Monday, February 25, 2019

Hollywood Gives Oscar to Director who Pushed Tawana Brawley Hoax

Clockwise from left: Movie poster from Do the Right Thing (director and actor Spike Lee is holding the pizza), 1989 - Tawana Brawley and Al Sharpton, 1988 - The S1W "security team" from the music video "Fight the Power", 1989.

The director is Spike Lee, of course.

He shared the Best Adapted Screenplay award (for BlacKkKlansman, which he directed) with three others.

Though he wasn't exactly happy about winning only that award, feeling that there was some sort of plot or conspiracy to foil him with interracial driving movies. Classy as always, when Green Book won Best Picture (beating out Klansman), he stormed out of his seat, only to return and sulk with his back to the stage.

But in this era of Covington and Jussie Smollett I thought it only fair to point out that Lee was an enthusiastic backer of the Tawana Brawley hoax, I'm not talking about when the accusations were first made (when most people believed them) but more than a year later, after a New York grand jury had found it to be a fraud.

"Tawana Told the Truth", says the graffiti message appearing by surprise as Lee's character walks by. It's one of the most iconic clips from Lee's third film Do the Right Thing.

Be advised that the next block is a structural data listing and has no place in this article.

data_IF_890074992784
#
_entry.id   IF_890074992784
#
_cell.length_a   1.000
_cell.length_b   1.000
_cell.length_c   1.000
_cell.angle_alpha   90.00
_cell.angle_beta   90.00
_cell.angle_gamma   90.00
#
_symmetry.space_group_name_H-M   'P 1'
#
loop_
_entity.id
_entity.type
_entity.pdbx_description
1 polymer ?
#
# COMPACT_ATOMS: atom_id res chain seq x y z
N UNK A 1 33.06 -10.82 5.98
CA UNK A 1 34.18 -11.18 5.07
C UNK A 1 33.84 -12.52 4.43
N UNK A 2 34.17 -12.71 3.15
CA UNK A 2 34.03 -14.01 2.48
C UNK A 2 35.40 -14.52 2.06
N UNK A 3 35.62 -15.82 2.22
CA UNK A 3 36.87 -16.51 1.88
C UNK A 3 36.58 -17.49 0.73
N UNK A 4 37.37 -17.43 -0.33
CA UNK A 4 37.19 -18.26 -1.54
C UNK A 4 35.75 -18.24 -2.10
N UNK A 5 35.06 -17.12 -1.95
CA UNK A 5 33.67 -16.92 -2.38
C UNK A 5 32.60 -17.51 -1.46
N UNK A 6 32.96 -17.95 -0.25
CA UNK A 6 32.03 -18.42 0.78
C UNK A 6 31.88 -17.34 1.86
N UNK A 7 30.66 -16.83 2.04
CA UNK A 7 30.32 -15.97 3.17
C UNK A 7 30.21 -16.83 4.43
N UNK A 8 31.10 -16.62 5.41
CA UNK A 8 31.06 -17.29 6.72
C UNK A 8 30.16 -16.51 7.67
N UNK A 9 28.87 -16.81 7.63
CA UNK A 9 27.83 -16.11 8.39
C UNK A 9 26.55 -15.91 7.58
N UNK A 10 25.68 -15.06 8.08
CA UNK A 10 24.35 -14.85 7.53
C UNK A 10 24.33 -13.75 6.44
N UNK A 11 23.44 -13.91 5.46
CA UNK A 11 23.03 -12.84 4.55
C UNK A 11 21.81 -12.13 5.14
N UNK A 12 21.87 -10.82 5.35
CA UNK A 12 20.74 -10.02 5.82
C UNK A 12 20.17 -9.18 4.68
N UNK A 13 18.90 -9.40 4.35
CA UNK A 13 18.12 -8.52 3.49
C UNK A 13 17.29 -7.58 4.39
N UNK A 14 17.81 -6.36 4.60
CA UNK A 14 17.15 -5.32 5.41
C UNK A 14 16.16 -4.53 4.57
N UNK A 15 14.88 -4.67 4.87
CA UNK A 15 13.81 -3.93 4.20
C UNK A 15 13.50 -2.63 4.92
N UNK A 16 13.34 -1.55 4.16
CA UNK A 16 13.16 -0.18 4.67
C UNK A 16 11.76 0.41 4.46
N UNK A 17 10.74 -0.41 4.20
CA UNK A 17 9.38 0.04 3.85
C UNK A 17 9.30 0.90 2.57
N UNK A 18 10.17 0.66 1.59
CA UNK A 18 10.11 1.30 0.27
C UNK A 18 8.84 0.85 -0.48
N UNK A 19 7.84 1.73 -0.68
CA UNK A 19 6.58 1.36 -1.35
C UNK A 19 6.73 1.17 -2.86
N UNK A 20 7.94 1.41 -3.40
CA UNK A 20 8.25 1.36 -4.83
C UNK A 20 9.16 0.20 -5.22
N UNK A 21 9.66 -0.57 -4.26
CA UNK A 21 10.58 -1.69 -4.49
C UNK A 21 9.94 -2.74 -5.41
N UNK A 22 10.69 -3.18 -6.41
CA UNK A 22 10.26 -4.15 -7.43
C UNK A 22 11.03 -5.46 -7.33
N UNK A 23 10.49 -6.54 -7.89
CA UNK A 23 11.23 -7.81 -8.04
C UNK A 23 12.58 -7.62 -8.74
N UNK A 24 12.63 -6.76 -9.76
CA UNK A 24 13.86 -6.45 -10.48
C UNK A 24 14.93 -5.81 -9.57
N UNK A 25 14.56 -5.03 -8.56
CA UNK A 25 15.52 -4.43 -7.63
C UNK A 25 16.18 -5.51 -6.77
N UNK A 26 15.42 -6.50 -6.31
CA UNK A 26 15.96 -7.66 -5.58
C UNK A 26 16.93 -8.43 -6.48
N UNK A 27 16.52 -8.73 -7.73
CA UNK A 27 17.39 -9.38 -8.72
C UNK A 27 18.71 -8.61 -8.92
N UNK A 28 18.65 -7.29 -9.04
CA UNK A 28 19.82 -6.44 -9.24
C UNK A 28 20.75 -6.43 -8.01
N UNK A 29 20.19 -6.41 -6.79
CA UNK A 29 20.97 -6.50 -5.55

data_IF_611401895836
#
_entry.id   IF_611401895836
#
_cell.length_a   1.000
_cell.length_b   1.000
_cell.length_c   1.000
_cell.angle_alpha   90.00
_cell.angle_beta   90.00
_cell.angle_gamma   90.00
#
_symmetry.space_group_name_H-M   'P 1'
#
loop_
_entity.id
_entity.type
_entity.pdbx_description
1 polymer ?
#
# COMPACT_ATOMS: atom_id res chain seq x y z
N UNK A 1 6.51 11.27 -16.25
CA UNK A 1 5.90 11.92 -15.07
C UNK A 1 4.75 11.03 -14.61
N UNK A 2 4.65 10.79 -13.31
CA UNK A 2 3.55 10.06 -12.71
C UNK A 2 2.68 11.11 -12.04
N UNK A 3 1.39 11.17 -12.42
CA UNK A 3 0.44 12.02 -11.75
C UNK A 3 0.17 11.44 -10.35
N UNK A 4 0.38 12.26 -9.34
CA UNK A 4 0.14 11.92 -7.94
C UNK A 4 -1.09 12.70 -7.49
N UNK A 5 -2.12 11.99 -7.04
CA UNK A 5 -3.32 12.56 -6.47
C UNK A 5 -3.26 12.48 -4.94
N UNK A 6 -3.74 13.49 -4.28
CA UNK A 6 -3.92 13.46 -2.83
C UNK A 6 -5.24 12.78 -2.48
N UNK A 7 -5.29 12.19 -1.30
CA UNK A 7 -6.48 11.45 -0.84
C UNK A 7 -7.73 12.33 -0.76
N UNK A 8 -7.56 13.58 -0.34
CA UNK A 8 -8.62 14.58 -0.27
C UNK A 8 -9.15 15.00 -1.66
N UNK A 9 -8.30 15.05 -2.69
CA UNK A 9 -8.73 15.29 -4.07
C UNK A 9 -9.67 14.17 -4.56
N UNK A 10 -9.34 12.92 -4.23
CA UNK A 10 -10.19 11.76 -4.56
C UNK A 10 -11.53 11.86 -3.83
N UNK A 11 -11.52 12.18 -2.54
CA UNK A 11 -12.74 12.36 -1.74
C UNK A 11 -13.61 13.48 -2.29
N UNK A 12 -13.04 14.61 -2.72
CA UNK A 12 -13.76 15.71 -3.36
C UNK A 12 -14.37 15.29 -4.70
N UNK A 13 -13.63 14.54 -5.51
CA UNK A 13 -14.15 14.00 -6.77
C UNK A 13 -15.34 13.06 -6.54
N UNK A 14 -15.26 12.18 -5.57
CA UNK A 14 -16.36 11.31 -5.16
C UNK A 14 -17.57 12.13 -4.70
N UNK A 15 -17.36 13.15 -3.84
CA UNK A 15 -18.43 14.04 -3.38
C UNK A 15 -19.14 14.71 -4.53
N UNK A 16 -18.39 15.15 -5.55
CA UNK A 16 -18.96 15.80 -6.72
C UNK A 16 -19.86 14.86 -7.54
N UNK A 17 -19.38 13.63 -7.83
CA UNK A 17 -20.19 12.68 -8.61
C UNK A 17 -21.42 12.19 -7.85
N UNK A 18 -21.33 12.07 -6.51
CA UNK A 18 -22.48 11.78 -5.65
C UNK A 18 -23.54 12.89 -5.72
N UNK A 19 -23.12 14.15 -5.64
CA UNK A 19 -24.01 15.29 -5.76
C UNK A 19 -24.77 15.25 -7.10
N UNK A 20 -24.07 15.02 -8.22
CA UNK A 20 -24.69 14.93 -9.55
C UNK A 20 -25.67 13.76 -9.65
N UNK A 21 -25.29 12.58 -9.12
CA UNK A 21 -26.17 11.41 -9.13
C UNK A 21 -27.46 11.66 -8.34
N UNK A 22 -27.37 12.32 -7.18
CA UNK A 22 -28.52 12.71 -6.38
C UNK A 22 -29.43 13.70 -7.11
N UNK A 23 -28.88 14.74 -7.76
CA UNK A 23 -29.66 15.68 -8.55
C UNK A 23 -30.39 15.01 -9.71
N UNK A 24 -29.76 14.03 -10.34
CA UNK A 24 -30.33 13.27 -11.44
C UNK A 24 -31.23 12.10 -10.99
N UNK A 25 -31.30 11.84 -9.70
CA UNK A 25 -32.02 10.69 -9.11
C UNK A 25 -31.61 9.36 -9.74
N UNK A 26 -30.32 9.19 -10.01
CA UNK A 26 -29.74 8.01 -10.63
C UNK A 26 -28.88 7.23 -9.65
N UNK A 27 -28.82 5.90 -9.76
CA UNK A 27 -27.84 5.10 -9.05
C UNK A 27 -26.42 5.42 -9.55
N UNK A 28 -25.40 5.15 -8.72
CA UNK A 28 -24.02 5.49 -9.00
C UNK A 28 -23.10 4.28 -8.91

I'm not saying that that in itself involves pushing the Brawley hoax (but see below). It's just a scene from a movie, after all, in which all the different characters, including blacks, whites and hispanics, famously have their own point of views. Most seem to be racist against other groups, to at least some degree, and there's even a large dollop of racial stereotyping - blacks like to blast music, have a fixation for high-end basketball sneakers and burn down things when they're angry. Whites are insensitive to the diversity requirements of pizza parlor wall decorations and occasionally choke-hold to death black teens. Hispanics like to argue. And so on. On one level, Do the Right Thing is a moral Rashomon. Is there a fair or neutral perspective or are we all just locked in to outlooks that go with our racial identities? Can't we all just not be racist or is that now (in 1989) simply a naive dream? What is the right thing?

This intentional ambiguity and obvious (though odd and in the end depressing) shout out to a certain skewed kind of diversity was largely the reason for the film's success among critics if not audiences. It was different, honest (so they said) and frank. It catapulted Lee into the ranks of major American directors.

But there was another level to the film and its marketing - the effort to bring full-on black militancy into the mainstream. Lee wanted an "anthem" as the movie's theme. Notably, he first imagined using a modern version of the unobjectionably optimistic "Lift Every Voice and Sing". But he soon felt that something stronger was needed. So he turned to Public Enemy, a still somewhat niche band in a still somewhat niche category - black "hip hop" - that had cut its teeth as the opening act for the Beastie Boys, a white band playing to largely white audiences.